About a decade ago, I was fortunate to attend a development course at INSEAD, along with other leaders within the business I was part of. The programme was structured as modules, and considering all the time together, it was a varied few weeks, with lots of discussion, debate and learning across a wide range of topics. For example, it was there that I first heard of Blue Ocean Strategy*, a strategic disruption must-read.
A few of the exercises I recall included design of performance reward systems (especially in a sales context), the impact of group make-up on decision-making, managing stakeholders, and the wisdom of crowds. And yet, another exercise has particularly stuck with me, partly because it highlighted such divergent views on leadership…
In this specific activity, we formed a group of 9, I think, representing the different functions of a successful business considering the location of its new Head Office. The CEO was away (and had left the decision to us) – of course. Part of the exercise was to recognise that we all had different pieces of information, and to discuss them so we could collectively understand the challenge we needed to solve. I think this went well, with a high degree of trust in the room. We discussed the topic as a group, and were told we’d break for coffee, and upon our return, vote for the new location.
One possible strategy would have been for everyone to make their minds up individually, and then vote accordingly. However, the coffee break was there for a reason, so we began to discuss in smaller groups, replaying some of the earlier bigger group discussion. I knew which location I felt was best (weighing up all of the information shared), and began approaching others who I thought would share that view – there were some I knew wouldn’t. And, one by one, we agreed to form a united front, recognising that 5 votes including mine would be sufficient. Some needed assurance as to what others were voting.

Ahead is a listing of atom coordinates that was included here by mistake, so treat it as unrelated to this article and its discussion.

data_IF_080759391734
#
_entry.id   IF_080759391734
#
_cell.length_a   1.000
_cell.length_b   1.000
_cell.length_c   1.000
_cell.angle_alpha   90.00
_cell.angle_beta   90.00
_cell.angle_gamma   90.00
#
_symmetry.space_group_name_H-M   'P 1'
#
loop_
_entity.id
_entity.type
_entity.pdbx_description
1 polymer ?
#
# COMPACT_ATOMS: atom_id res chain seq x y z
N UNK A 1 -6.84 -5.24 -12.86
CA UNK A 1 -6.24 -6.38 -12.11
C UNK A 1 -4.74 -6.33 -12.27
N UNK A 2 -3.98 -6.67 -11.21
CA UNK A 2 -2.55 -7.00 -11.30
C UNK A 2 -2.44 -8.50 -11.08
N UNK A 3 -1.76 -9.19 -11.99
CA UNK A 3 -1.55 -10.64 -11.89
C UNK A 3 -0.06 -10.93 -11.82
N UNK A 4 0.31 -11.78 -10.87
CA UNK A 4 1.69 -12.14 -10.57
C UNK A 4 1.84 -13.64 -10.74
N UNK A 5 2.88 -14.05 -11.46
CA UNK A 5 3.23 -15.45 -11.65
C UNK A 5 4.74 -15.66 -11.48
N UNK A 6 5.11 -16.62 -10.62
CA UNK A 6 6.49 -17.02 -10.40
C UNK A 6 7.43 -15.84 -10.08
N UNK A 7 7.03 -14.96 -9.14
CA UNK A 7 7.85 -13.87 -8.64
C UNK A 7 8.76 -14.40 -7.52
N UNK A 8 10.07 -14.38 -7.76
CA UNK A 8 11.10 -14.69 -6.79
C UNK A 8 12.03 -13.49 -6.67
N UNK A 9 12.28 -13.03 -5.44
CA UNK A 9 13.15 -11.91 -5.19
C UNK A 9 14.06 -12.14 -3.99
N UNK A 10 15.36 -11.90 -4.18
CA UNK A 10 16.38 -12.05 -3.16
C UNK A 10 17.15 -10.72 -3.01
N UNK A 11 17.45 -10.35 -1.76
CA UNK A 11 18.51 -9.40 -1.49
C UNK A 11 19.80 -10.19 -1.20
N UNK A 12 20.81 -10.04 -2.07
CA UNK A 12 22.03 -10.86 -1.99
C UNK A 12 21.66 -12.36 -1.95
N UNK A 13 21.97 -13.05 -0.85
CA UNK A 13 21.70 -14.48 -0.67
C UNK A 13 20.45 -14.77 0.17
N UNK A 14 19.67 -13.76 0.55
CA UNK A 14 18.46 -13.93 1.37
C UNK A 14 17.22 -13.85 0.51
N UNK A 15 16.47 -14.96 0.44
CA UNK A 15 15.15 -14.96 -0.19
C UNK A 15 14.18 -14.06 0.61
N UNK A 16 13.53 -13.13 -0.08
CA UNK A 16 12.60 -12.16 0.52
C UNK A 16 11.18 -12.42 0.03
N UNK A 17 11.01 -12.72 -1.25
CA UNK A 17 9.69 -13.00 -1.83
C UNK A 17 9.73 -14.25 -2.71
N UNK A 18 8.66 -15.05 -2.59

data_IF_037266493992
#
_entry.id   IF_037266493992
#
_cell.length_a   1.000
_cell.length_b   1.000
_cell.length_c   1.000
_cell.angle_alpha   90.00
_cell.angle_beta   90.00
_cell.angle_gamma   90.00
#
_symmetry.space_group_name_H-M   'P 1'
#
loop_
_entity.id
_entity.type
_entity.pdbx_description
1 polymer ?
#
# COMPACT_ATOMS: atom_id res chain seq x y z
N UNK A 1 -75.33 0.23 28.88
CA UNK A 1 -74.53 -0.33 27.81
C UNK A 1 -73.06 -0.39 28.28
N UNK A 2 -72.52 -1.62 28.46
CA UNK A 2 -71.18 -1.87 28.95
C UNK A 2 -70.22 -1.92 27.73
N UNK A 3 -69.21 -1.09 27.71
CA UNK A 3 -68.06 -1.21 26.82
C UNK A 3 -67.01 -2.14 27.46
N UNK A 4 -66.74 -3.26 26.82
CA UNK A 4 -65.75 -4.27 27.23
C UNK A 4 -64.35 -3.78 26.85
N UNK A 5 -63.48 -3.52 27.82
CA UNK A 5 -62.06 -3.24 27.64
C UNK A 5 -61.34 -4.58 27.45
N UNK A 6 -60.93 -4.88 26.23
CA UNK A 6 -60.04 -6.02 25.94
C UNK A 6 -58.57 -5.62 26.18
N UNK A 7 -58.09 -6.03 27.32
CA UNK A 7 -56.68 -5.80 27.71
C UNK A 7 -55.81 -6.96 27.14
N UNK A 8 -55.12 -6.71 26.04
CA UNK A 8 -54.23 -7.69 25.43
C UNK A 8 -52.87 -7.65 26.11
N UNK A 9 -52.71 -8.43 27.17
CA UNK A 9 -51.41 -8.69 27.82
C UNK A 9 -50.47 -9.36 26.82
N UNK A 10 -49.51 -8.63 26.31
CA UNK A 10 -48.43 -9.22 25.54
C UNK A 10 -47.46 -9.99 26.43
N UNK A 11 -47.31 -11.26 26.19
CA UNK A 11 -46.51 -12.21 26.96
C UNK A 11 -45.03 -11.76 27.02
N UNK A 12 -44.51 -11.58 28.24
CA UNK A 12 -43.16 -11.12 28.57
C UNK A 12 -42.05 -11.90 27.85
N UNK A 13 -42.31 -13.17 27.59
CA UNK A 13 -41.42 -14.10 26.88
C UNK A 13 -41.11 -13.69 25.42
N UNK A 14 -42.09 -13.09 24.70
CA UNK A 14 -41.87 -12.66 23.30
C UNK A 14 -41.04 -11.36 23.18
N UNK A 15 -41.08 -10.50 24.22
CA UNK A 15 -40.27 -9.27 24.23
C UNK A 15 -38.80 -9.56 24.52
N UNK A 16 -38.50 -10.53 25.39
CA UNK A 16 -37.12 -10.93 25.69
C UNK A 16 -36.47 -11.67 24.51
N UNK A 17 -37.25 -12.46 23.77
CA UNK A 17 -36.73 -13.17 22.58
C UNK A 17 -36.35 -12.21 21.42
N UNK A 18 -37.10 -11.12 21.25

Sometime during our one-on-one discussions, I chatted with the only member of the group who I actually worked with as part of my dayjob – we were in the same department, and sat a few desks apart from one another, so you could say I knew him best. I explained what we were trying to achieve, set out the reasons why he should join our vote, and as he stirred his just-poured cup, he agreed. As others were relying on his vote too, I asked for his word, and he confirmed.
A few more discussions later, and we were called back into the “boardroom”. I was confident in the result, having updated the others as we went along. The votes were tallied, and the result 5 votes to 4, but for the other location… And, the scale had been tipped by my colleague. Even though it was only a game, I felt shocked and betrayed, with my colleague to some extent proud of his decision. When I called him out on it later, he justified his change of heart as: “I knew it was going to be a close decision, so I ultimately voted for the location the CEO preferred”.
I spent a significant amount of time growing up in boarding schools, so I’d learnt to view senior leaders (teachers, prefects, and bosses) as people to be revered and respected. But, to me, that didn’t mean you have to do or agree with everything they say. And, I believe you have a duty to challenge (respectfully) especially if something is outside their area of expertise. I’d naively assumed that was why the CEO had delegated the decision to us: because he wanted to hear a broader range of views...
Our working relationship was impacted by that vote, mostly because my colleague hadn’t come back to discuss his change of heart, even knowing the commitment he had made. I recognise that Survivor and other games are similar, but I felt like I had (unwittingly) broken promises to others by relying on his word. To him, I imagine his choice was to please his boss, even though it meant upsetting his ‘board peer’. He’s entitled to change his mind, but then I would have liked him to tell me, and explain his reasoning, rather than leave it for a dramatic reveal. In the years we worked together thereafter, a part of me always wondered why he was championing a specific idea so hard...
I’m very interested to hear your thoughts on how we should view our leaders, and to what extent we should agree with them?
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